• That is not entirely true. Amazon does have ranking system, but Amazon do not have the forced curve. Everyone could be at any rank altogether.
  • Um, not they cannot.  I've worked there.  They do not permit an entire team of "Exceeds" or any such thing.  They have done a decent job of keeping it at a higher level to have larger pools rather than having to pit only five people against each other.  But they do use stack rank, and yes it enforces winners and losers no matter what.
  • I work there as well. Yes, they probably won't let the whole team be under the best ranking, but this doesn't happen in reality anyway. But Amazon, at the very least, do not force people to be under Under average ranking like Microsoft. Everyone could be under average altogether.
  • Microsoft is hitting its stride, glad they got rid of such anti-employee system.
  • About time. Stack ranking is only good if all you care about are stupid metrics not managed properly by shitty managers and you don't care about your employees as people and don't want them to cooperate.
  • About time. Stack ranking is only good if all you care about are stupid metrics not managed properly by shitty managers and you don't care about your employees as people and don't want them to cooperate and your morale to exist... Period. At my previous job sups fought sups and reps fought reps. I would help other people then get yelled at for making her numbers less relevant. When one person is the winner, everyone else is the loser. It was a company of over 1000 employees in just my building. It was a shit hole and lead to alcoholism in many people, health deterioration, excessive weight gain to many people (including myself), and countless of my friends seeking psychiatric help... At least that was covered by the health plan. In short, fuck the Verizon wireless call center environment and lack of insight and managerial skills across the board.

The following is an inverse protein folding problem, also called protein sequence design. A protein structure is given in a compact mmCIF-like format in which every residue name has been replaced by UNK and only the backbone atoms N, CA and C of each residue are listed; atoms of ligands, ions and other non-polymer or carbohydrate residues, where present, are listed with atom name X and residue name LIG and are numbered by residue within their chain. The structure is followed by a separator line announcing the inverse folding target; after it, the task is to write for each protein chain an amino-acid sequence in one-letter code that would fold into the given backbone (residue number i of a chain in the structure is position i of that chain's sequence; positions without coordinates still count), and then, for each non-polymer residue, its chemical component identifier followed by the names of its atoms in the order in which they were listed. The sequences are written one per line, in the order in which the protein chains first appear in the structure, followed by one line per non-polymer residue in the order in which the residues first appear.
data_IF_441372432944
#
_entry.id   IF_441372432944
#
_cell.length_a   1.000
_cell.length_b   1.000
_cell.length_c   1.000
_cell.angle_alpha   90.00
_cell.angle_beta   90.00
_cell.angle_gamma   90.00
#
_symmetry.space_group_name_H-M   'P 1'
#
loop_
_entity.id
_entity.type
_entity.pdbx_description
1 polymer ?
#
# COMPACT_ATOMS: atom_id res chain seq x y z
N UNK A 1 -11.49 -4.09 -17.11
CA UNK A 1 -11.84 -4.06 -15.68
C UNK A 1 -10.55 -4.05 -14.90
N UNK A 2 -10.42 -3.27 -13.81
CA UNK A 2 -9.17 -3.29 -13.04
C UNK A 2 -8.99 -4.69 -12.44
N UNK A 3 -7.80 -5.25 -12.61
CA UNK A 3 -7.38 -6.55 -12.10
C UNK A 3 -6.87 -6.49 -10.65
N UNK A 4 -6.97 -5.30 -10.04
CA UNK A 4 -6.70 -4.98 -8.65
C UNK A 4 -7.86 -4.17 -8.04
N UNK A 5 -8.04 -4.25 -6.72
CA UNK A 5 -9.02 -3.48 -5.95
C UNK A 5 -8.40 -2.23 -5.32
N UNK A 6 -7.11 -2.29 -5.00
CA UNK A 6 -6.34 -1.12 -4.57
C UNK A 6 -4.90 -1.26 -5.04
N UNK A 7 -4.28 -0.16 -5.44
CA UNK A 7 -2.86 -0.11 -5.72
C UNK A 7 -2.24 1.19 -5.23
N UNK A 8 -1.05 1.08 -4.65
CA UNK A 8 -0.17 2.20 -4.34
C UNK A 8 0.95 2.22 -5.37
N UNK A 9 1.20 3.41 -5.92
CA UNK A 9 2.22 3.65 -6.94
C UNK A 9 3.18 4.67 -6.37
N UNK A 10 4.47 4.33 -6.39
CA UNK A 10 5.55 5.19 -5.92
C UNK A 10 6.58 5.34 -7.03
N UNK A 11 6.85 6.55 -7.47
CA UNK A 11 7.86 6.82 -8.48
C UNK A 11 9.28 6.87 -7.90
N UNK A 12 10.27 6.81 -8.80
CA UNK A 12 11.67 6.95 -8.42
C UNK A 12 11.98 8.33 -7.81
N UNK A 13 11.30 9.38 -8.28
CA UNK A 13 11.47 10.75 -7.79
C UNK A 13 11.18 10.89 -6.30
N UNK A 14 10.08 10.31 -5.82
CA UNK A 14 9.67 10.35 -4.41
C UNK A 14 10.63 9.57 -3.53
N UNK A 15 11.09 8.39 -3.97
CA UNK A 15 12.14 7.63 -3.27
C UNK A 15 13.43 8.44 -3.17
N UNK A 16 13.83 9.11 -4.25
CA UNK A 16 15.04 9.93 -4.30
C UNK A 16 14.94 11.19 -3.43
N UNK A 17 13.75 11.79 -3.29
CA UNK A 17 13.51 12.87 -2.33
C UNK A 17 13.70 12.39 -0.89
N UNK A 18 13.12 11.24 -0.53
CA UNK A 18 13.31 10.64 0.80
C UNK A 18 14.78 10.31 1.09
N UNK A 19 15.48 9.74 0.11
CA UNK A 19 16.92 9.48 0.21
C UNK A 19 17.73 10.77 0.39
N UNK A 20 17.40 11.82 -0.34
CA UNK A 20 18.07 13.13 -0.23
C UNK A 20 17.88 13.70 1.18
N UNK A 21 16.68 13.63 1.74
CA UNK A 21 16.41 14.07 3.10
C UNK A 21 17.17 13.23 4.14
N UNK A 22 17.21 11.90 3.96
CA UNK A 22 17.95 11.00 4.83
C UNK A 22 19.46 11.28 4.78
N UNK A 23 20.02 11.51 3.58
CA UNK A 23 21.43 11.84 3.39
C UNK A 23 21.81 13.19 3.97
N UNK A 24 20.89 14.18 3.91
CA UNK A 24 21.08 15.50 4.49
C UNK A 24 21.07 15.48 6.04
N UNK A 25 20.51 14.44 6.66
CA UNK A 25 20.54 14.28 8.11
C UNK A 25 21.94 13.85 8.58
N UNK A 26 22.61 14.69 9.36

• Does this means that there's a 360 degree turn now on Microsoft?
  • I guess. Now they all function as ONE.
  • Love the idea, I could only dream of WP8 #1 and if this could help which it sounds like it will, I'm all for it.
  • My previous employer (a Bank company) use this stack ranking system. And sure it did destroy collaboration spirit within the team. And the damage is greater on a small team since the chance to be the best performer is slim (smaller the team, smaller the slot because of fixed percentage). I quit that job since I can't work on an environment that coworkers are constantly tackling me down instead of building something useful for the company.
  • Excellent decision by Microsoft though i work it support company. Many good employees don't get good rating because of old system (slot system) Team work is important